To some, this "gift" was a unique skill that women brought to the field. William Whewell, a contemporary of Somerville, contended that women possessed a special gift for synthesizing larger pictures of nature from narrow observations of the world, according to Kathryn Neeley in her book Mary Somerville: Science, Illumination, and the Female Mind. Although this view of women's place in science was a product of the same prejudices that delayed Somerville's early education (specifically the idea that women's minds were inherently at least different, if not inferior, to men's), Whewell's admiration of her gift for synthesis is certainly justified. Neeley describes how this "gift" attributed to Somerville by Whewell allowed her to write works of great complexity without sacrificing clarity, to bring scientific knowledge to a broader audience than it had ever had before, and to move people to respond to the natural world and be moved by its beauty not only as rendered in poetry but as revealed by scientific study. This aspect of her writing makes Somerville part of a lager tradition of accessible scientific writing that extends into modern times through popular science magazines, books, and programs.
Somerville's extensive writing earned her the respect of the scientific community in England and also in France where she traveled between 1832 and 1833. As Patterson takes care to mention in her 1974 paper The Case of Mary Somerville: An Aspect of Nineteenth-Century Science, Somerville met with much encouragement from men in the scientific community, who were in many cases much more supportive of her studies than other women. This disputes the view that women were kept out of science by antagonism from male colleagues. While such antagonism did exist, as evidenced by cases like Rosalind Franklin (1920-1958), it was not complete, and prejudices in early family life and education are probably just as much if not more blameworthy than professional prejudices for the slow introduction of women into scientific circles.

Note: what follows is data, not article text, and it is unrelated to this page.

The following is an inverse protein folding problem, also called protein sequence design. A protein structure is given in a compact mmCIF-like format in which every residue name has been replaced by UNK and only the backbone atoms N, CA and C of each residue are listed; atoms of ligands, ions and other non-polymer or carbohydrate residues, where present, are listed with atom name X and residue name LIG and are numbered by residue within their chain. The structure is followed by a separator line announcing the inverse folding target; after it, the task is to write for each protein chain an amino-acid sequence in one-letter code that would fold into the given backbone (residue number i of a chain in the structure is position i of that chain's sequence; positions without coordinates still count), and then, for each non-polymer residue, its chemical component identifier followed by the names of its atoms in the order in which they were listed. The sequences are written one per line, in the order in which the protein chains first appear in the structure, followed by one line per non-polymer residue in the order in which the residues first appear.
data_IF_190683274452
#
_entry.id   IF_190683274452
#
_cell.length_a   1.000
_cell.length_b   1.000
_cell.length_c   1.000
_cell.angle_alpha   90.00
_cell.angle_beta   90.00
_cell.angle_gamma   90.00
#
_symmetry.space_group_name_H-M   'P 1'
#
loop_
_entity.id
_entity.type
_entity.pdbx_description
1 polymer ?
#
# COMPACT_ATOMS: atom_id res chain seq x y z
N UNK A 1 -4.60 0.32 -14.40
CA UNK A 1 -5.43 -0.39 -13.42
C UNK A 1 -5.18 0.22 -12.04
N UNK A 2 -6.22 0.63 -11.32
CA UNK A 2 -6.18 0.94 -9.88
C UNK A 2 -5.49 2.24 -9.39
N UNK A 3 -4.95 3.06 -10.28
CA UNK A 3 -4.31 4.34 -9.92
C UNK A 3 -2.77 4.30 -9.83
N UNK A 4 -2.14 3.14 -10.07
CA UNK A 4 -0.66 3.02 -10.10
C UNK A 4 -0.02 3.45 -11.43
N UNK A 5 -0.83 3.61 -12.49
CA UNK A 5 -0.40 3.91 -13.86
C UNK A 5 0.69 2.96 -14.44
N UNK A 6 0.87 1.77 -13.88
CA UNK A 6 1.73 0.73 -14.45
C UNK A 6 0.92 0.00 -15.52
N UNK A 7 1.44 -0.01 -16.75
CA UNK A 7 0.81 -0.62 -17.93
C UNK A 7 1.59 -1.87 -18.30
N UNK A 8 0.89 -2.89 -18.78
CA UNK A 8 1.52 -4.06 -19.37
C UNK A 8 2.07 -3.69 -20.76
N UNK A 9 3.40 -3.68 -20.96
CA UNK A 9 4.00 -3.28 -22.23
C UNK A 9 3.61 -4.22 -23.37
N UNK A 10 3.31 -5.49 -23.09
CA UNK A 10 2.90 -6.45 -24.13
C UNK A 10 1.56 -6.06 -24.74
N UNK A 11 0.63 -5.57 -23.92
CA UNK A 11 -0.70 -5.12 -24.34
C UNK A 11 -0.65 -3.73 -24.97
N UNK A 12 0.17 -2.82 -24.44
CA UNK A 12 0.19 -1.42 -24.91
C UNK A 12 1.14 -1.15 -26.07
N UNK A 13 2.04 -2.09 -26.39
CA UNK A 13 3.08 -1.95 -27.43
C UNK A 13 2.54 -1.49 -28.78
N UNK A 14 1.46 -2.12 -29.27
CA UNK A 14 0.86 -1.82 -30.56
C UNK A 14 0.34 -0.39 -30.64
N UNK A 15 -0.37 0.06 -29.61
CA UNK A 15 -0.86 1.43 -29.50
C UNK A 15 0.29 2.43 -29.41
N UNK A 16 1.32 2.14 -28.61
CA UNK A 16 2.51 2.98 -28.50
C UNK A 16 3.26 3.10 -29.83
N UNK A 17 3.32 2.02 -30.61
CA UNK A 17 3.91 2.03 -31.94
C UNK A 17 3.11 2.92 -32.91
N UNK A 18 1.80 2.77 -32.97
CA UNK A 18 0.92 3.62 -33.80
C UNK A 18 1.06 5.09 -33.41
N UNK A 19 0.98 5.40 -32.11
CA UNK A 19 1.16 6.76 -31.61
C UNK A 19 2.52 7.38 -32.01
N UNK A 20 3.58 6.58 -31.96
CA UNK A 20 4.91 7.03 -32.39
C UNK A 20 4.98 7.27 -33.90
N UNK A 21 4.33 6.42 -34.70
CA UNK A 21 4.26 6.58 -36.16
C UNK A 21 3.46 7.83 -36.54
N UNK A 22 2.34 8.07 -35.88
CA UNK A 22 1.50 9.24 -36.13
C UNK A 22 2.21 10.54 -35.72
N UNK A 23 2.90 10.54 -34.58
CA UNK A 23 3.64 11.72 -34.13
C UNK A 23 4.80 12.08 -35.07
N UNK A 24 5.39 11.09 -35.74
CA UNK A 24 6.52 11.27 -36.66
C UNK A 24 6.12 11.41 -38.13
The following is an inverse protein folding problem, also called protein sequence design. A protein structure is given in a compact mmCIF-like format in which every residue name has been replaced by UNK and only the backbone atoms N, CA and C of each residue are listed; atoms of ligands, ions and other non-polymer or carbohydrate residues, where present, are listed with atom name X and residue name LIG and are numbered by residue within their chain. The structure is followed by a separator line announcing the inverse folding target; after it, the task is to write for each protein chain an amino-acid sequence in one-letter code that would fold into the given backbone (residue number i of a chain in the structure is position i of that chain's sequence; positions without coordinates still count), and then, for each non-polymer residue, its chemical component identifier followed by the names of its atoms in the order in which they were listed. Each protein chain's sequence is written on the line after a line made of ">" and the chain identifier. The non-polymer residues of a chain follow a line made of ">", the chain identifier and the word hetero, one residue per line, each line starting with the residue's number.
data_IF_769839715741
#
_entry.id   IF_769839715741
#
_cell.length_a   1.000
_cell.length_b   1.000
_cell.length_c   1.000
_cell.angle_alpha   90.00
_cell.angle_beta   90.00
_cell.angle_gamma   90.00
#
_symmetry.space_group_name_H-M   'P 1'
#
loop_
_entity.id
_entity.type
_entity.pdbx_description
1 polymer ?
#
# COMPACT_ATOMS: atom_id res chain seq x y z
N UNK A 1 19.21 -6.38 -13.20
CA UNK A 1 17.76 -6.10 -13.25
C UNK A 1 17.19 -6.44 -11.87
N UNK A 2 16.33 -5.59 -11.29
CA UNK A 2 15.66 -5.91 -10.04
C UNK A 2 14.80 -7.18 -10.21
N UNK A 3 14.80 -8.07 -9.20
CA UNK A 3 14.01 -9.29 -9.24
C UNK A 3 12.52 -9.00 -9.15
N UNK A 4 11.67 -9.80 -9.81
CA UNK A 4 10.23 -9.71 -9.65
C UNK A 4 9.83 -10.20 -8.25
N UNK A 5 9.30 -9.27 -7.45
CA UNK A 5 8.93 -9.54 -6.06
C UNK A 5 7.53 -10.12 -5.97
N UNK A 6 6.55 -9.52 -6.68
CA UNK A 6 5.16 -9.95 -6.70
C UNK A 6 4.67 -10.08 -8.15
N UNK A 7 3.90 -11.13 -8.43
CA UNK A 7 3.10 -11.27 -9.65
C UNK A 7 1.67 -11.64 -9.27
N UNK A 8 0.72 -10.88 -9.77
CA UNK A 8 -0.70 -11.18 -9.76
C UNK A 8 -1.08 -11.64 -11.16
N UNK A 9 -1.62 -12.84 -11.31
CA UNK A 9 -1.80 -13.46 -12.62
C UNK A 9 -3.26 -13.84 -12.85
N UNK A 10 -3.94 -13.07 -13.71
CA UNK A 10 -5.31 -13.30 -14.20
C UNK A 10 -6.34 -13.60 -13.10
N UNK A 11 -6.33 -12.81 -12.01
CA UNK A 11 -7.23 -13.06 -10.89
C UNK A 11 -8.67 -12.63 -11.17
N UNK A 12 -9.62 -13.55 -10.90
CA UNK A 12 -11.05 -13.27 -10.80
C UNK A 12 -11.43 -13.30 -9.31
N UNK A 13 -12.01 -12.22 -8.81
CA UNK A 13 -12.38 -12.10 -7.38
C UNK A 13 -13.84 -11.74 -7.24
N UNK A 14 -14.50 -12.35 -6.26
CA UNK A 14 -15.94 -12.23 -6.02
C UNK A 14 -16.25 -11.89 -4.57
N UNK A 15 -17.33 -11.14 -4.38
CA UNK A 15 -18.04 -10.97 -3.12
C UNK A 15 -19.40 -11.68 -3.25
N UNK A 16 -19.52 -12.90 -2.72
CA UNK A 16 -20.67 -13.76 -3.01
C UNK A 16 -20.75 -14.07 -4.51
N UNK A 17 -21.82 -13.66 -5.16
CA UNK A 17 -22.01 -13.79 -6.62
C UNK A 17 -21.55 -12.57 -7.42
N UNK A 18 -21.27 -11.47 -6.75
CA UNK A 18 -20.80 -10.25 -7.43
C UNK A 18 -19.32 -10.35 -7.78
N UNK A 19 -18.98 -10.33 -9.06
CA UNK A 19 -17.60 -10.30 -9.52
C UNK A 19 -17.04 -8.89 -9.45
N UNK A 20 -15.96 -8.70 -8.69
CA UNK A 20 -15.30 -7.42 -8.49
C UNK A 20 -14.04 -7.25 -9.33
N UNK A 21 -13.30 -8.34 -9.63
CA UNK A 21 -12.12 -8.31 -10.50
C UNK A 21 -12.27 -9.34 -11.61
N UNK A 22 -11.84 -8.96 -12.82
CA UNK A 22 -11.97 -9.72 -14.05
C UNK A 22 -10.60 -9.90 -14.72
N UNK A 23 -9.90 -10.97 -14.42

Mary Somerville's career was a unique one not only because she was a woman studying mathematics and science in the early nineteenth century but because of the changes that took place in those fields during her involvement in them. As Sara Delamont remarks in "Lives of Great Women Scientists: The Never Ending Story," science became increasingly professionalized during Somerville's lifetime so that by the end of it a woman studying from home as she did would hardly be able to gain credibility as a scientist. Somerville suffered a disadvantage in her early education for being born before compulsory education was implemented, yet the independent success in scientific study which allowed her to enter the Royal Society would not likely have been possible after a standard system of study for entry into a field had been established. The works Somerville published to gain her credibility were of an important nature not only because they served the goals of the Society for Diffusing Useful Knowledge by making complex scientific topics accessible to a more general audience but because the kind of scientific writing she mastered-- clear, concise but not shallow-- is prized even today in textbooks for students and reviews in popular science publications. But what renders the story of Somerville's life truly endearing is not her accomplishments but her eager and persistent nature, which allowed her to defy institutional and family prejudices and study the fields that captured her imagination.